Remote Journeys Oddly Rendered
5 journalers for this copy...
Pre-numbered label used for registration.
These accounts of unusual travels encompass a ride on an unshod pony galloping through Mongolia, swimming (briefly) below the ice at the North Pole, and debating with a Dani herdsman in New Guinea the most fashionable style of penis sheath and how to grow one.
Journal Entry 2
Caffe Nero IP1 book-crossing zone in Ipswich, Suffolk United Kingdom on Friday, February 09, 2007
Released 12 yrs ago (2/10/2007 UTC) at Caffe Nero IP1 book-crossing zone in Ipswich, Suffolk United Kingdom
WILD RELEASE NOTES:
Taking to the Ipswich Meet at Caffe Nero tomorrow!
I said to TurquoiseFloyd I'd pick this up if no-one else did. Then noticed that BookGroupMan had snaffled it very surreptitiously and naturally made a comment about my interest. Suddenly it was in my bag! But I shall return it for BGM when I'm in Ipswich next :-)
From the description I'm wondering if it will be Bryson-esque.... Time Out describes it as 'incredibly funny' - maybe this will be The One which I actually agree with!
Different front cover by the way - a slightly odd looking polar bear.
Errrrrmmm, well, no it wasn’t 'incredibly funny'. Or even plain funny. Amusing in places, yes, I’d grant you that. I've only read two of Bill Bryson's books but on that basis I wouldn't compare Cahill with Bryson after all.
This is a compilation of two dozen stories from Cahill's travels around the world. Varying hugely in subject matter and depth, half way through the book I found I was struggling to get on and finish it. But then I used it for my speed-reading course practice drills! It wasn’t the easiest of books for that purpose but it did mean that I reached the end!
I did swither between six and seven stars... six is probably a bit mean. My favourite stories were the one about the noisy cheese and ‘Misty Crossings’.
...not the most encouraging of write-ups, finished only as useful speed-reading practice! But, Pakasanelly knows that I was 'drawn' to this book at a previous Ipswich meet-up, so I will give it a go! Thanx for passing on.
Pakasanelly will be pleased to know that i've started reading this...so now know about the 'noisy cheese' and the hair-worshipping Mer-ee-koons :)
(24/07) Finished - review to follow
I don’t know Tim Cahill, and his Bill Bryson lookalike picture doesn’t give the impression of a gung-ho adventurer, but its all there in this travel writing and reportage collection; riding horses across the Mongolian permafrost; dodging crumbling glaciers in Alaska; visiting remote stilted ‘stone age’ villages in Indonesia etc. etc. However, despite a couple of personal insights – malaria, depression etc. – and sporadic comedy moments, such as the famous ‘noisy cheese’(!) I found it all a bit unconvincing...maybe I was looking for a more 'British' self-deprecation & enthusiasm, like Michael Palin, or even Bryson. I think the format of lots of variable-length chapters, from 4 to forty pages, jumping around the world, introducing new characters with no particular thread or timeline was a bit disconcerting. I actually think there is some fine writing here, especially some of the transcendental musings from some of the remotest and most stunning parts of the globe, but it all gets a bit lost in the mix.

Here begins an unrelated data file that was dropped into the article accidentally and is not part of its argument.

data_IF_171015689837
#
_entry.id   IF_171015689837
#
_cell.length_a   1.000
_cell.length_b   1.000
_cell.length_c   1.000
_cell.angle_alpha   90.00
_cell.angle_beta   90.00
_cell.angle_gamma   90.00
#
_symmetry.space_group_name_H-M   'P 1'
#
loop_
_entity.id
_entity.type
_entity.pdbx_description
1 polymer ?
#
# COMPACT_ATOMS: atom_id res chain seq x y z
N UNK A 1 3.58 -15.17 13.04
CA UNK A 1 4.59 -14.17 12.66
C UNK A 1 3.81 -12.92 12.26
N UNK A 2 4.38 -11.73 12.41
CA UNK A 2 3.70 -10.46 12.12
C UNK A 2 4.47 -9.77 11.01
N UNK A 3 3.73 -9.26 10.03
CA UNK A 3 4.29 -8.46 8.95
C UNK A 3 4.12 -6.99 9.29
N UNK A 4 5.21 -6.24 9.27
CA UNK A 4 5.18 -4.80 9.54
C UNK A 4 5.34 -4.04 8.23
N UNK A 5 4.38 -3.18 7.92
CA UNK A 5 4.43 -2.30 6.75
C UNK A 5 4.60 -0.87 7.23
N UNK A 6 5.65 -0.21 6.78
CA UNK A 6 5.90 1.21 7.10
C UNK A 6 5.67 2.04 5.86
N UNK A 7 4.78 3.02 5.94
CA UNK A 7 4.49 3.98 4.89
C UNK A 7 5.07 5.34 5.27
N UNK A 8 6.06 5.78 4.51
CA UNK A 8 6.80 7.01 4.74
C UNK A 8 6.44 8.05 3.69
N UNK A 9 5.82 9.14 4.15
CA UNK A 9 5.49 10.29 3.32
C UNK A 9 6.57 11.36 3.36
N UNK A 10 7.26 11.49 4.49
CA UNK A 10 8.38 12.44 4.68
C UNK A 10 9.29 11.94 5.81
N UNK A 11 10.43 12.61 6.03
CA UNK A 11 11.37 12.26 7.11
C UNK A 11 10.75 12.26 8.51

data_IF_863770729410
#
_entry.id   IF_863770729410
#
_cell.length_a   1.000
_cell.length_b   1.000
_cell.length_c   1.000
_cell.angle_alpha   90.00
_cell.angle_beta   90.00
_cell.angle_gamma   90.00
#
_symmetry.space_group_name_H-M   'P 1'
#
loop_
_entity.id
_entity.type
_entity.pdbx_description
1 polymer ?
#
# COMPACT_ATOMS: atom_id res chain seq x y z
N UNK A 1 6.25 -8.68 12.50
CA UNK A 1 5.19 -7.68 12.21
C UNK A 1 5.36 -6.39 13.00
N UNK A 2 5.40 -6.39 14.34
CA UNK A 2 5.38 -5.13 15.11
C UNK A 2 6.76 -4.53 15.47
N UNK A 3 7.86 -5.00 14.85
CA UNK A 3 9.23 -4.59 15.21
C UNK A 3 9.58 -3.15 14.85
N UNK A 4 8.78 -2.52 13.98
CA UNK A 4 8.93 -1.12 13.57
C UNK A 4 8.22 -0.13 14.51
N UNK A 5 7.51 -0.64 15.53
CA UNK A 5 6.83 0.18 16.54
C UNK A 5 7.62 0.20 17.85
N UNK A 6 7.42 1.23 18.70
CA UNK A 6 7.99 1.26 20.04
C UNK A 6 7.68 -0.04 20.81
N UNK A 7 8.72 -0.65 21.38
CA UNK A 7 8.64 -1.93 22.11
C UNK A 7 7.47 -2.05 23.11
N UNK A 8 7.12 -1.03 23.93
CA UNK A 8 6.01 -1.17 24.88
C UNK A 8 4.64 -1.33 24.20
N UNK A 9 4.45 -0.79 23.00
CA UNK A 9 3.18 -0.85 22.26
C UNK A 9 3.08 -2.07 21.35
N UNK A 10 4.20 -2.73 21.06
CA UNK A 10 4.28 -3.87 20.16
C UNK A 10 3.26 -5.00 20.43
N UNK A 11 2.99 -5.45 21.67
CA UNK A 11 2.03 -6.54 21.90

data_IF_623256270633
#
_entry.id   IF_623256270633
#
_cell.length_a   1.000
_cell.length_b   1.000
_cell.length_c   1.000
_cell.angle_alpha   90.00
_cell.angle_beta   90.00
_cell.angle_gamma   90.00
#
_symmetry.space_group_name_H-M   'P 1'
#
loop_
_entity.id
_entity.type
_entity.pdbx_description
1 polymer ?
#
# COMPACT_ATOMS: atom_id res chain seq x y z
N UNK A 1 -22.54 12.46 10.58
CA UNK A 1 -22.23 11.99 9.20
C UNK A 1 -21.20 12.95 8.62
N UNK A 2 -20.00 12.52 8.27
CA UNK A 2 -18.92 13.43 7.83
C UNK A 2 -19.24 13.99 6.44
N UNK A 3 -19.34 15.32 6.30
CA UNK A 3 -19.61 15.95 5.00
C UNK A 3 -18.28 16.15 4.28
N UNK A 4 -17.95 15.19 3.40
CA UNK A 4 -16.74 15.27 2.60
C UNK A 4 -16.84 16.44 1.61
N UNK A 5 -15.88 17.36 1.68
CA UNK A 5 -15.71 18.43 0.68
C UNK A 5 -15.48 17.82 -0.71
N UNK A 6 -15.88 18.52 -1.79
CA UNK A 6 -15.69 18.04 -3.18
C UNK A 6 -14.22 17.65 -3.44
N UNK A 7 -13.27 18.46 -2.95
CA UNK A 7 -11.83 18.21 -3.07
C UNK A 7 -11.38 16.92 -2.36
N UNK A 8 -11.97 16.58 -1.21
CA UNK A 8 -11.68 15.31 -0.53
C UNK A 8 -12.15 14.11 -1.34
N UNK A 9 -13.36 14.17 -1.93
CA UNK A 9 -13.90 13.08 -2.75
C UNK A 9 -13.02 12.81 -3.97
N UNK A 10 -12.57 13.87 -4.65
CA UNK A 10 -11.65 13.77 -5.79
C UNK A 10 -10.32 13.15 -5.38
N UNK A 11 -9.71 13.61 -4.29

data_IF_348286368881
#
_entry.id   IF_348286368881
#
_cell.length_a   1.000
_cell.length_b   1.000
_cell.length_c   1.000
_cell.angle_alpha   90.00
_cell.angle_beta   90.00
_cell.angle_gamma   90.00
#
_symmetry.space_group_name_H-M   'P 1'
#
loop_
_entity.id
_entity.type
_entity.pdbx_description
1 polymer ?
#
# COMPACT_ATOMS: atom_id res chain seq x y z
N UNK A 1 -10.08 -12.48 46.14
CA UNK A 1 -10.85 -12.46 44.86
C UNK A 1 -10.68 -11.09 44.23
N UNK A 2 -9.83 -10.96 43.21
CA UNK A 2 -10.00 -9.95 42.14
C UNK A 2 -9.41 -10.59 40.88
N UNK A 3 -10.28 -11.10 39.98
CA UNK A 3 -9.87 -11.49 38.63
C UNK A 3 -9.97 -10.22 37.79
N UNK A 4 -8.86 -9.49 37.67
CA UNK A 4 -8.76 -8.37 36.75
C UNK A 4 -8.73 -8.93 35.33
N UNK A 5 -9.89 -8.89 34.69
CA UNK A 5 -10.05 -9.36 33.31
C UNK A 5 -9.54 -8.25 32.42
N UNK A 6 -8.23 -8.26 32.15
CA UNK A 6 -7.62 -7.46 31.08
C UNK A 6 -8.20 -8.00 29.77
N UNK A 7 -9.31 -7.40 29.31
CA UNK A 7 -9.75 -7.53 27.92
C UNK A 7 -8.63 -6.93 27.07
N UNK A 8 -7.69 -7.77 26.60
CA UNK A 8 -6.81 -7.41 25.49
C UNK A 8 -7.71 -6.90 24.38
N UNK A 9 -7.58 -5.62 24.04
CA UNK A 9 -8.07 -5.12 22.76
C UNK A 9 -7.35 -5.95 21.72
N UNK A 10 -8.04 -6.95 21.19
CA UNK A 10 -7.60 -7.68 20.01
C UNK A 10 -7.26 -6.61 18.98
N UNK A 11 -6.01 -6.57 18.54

Journal Entry 8
Caffe Nero IP1 book-crossing zone in Ipswich, Suffolk United Kingdom on Friday, September 07, 2007
Released 12 yrs ago (9/8/2007 UTC) at Caffe Nero IP1 book-crossing zone in Ipswich, Suffolk United Kingdom
WILD RELEASE NOTES:
Taking along to the BookCrossing meet-up to share or leave on the Caffe Nero shelves
This sounded interesting, so I'll give it a go. Thanks, folks!
Journal Entry 10
Caffe Nero IP1 book-crossing zone in Ipswich, Suffolk United Kingdom on Saturday, July 12, 2008
Released 11 yrs ago (7/11/2008 UTC) at Caffe Nero IP1 book-crossing zone in Ipswich, Suffolk United Kingdom
WILD RELEASE NOTES:
Tim Cahill’s “Remote Journeys, oddly rendered, was just that – witty, sometimes intellectual, sometimes eminently down to earth. I’ll definitely look out some of his other stuff.
Picked up at the Ipswich bookcrossing meet.
I enjoy good travel writing - places and people I'll probably never see (sigh!!!). Found this book particularly appealing when I heard it had received very differing responses from previous readers. Will I be with pakasanelly and bookgroupman or will I agree more with semioticghost's critique??